Encouraging international and dyslexic students to develop more learning strategies for writing.

Mary Davis and Freda Yeang (SHSC)

This study focuses on an attempt to foster greater involvement by international and dyslexic students in learning strategies at the formative stage of academic writing.

The topic is of concern as both groups experience an above-average difficulty with academic writing. In the case of international students due to language level and lack of knowledge of UK academic conventions, and in the case of the dyslexic students due to problems manipulating language, poor short term memory and weak organisational skills. However, research has shown that the appropriate support from tutors in the formative stage can be of great benefit.

In both cases, students were offered an tutorial session using Turnitin originality reports at a formative stage in their writing. With the international students, Turnitin was used with first drafts of a 3000 word mini-dissertation in a pre-Master ’ s writing module, with formalized feedback using specific questions to engage students more actively in their own learning. Building on previous research, the checklist of areas of improvement between drafts covered: distinguishing between the use of standard academic phrases and words which need to be attributed to other authors; effective paraphrasing; correct in-text citation; accurate copying of quotations and avoiding a copy-and-paste approach. In the case of the dyslexic students, Turnitin was used with drafts of essays or sections of dissertations as part of the support provided in the writing process. The students ranged from first to third years and had different levels of knowledge of the conventions used in academic writing, which were discussed in tutorials.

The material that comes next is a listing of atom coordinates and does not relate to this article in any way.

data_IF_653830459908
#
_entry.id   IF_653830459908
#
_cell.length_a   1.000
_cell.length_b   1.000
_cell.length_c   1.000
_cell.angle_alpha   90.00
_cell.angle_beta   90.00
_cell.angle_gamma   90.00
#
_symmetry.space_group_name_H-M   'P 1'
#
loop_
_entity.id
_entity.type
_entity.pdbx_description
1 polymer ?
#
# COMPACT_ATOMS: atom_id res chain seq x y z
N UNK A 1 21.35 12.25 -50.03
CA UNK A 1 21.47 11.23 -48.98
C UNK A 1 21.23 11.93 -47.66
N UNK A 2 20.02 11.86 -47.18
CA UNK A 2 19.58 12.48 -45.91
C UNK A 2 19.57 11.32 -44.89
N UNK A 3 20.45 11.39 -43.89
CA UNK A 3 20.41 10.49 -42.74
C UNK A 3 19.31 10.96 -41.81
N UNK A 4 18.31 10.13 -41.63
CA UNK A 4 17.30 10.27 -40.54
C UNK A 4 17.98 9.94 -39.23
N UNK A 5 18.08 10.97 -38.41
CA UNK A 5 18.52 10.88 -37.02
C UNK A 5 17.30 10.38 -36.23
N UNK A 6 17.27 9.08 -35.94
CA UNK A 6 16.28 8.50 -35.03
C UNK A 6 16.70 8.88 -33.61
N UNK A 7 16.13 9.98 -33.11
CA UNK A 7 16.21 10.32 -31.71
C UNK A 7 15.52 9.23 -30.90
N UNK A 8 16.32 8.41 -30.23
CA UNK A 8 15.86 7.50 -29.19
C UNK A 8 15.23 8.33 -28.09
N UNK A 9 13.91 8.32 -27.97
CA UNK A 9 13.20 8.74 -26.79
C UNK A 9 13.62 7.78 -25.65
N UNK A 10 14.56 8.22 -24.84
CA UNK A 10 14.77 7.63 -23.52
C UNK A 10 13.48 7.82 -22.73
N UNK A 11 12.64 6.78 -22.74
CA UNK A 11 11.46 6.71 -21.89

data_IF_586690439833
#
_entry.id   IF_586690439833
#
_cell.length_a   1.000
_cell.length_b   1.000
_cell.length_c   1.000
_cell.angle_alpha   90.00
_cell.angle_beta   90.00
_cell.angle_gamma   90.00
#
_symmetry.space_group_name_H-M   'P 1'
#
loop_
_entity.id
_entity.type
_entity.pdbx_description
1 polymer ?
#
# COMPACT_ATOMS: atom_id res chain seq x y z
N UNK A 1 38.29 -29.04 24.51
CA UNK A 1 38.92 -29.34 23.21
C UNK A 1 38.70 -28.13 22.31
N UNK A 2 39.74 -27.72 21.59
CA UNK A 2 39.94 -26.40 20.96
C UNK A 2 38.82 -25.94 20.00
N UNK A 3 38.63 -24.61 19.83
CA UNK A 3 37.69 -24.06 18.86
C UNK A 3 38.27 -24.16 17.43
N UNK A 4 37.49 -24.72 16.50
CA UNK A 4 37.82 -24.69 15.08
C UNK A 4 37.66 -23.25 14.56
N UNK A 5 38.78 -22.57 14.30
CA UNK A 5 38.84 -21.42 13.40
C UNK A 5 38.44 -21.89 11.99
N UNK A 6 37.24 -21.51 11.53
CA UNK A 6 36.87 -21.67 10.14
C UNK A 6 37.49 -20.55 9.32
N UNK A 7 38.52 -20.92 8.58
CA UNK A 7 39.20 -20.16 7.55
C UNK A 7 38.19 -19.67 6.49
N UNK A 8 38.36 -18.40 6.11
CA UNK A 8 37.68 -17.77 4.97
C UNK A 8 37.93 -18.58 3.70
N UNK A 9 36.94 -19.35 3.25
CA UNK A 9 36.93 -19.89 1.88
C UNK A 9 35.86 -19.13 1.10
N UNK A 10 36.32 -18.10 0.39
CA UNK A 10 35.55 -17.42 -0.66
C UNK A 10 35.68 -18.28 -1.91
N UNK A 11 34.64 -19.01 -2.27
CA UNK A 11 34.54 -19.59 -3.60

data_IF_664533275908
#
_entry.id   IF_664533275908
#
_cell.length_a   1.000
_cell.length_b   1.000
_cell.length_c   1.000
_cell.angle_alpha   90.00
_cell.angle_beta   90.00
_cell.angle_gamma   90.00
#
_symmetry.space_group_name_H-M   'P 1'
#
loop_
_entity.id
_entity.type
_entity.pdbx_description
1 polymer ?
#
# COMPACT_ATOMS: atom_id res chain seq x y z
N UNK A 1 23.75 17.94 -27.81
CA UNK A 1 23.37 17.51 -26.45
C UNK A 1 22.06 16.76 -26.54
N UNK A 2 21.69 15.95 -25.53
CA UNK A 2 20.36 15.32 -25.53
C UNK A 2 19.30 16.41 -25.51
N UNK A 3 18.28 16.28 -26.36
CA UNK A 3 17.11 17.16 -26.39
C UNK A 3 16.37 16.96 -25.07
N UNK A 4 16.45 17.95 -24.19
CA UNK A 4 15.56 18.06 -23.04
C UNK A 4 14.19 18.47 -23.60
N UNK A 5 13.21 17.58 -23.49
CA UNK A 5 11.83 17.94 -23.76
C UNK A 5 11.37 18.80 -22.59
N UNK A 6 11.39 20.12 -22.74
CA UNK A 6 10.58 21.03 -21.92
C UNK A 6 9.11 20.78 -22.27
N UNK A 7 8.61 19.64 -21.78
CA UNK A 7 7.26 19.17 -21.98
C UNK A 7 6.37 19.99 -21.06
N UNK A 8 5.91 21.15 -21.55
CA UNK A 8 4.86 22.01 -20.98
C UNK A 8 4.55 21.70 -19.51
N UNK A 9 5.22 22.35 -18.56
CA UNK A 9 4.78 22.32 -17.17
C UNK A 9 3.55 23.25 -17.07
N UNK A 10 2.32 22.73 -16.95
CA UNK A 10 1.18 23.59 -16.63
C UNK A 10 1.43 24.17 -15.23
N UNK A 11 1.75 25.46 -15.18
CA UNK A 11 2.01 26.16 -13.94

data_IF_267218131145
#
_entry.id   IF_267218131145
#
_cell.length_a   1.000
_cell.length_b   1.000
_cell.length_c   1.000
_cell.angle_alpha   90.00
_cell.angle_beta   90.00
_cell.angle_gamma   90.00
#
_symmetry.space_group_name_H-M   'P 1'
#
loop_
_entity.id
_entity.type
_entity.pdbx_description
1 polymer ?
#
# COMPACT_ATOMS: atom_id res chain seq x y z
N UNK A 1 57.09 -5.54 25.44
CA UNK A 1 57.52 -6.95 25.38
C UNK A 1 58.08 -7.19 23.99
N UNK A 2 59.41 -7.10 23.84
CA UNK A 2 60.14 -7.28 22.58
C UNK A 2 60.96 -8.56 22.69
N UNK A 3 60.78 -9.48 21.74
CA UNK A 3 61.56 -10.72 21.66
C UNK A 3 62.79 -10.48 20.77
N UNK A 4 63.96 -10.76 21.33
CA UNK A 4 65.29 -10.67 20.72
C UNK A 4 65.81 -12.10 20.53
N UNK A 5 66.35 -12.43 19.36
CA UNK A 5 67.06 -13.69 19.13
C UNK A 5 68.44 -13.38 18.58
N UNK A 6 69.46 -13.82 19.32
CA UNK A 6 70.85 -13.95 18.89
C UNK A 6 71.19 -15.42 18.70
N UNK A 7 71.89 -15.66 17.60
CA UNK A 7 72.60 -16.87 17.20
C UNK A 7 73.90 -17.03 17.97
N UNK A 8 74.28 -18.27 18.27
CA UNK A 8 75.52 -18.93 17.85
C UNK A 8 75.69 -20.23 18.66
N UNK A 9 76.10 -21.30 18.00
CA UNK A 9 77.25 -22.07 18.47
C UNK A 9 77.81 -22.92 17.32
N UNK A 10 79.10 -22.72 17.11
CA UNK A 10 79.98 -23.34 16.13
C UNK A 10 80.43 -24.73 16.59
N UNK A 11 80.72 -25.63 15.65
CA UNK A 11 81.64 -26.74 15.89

In both cases, students seemed encouraged to engage more in their own learning. With the international students, in-depth discussion of the checklist in tutorial feedback gave students time to consider issues related to their own academic literacy, which had a positive effect on subsequent redrafting. With the dyslexic students, Turnitin was useful in highlighting areas which needed further clarification, particularly in patchy paraphrasing, in appropriate use of quotations and in the use of a wider range of literature. It highlighted areas in which further advice was required, such as strategies to improve note-making or paraphrasing, which students could apply to their subsequent drafts, and in writing future assignments.

This study builds on the previous research (eg Davis 2007) on the formative use of Turnitin for academic writing, by illustrating additional use for the reports, and demonstrating the benefit of structured tutorial clinics for students who may be perceived as being at a disadvantage.